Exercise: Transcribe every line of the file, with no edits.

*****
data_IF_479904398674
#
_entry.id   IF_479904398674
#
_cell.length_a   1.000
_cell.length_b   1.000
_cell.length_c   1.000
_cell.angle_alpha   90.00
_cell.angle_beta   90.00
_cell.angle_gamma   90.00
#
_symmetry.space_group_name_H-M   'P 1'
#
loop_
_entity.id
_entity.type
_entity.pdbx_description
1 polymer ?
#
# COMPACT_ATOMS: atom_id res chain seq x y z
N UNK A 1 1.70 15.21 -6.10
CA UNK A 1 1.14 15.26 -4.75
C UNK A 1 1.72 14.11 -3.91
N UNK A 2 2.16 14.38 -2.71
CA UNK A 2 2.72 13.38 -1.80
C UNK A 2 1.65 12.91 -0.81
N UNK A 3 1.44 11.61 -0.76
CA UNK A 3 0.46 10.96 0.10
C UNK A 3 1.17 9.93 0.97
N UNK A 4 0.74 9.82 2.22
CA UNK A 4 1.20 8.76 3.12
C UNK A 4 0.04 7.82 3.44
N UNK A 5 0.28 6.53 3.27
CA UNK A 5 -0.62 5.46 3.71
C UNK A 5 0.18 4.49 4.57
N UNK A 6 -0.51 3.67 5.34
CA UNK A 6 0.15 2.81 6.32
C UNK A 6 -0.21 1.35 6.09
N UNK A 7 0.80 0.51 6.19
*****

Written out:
data_IF_479904398674
#
_entry.id   IF_479904398674
#
_cell.length_a   1.000
_cell.length_b   1.000
_cell.length_c   1.000
_cell.angle_alpha   90.00
_cell.angle_beta   90.00
_cell.angle_gamma   90.00
#
_symmetry.space_group_name_H-M   'P 1'
#
loop_
_entity.id
_entity.type
_entity.pdbx_description
1 polymer ?
#
# COMPACT_ATOMS: atom_id res chain seq x y z
N UNK A 1 1.70 15.21 -6.10
CA UNK A 1 1.14 15.26 -4.75
C UNK A 1 1.72 14.11 -3.91
N UNK A 2 2.16 14.38 -2.71
CA UNK A 2 2.72 13.38 -1.80
C UNK A 2 1.65 12.91 -0.81
N UNK A 3 1.44 11.61 -0.76
CA UNK A 3 0.46 10.96 0.10
C UNK A 3 1.17 9.93 0.97
N UNK A 4 0.74 9.82 2.22
CA UNK A 4 1.20 8.76 3.12
C UNK A 4 0.04 7.82 3.44
N UNK A 5 0.28 6.53 3.27
CA UNK A 5 -0.62 5.46 3.71
C UNK A 5 0.18 4.49 4.57
N UNK A 6 -0.51 3.67 5.34
CA UNK A 6 0.15 2.81 6.32
C UNK A 6 -0.21 1.35 6.09
N UNK A 7 0.80 0.51 6.19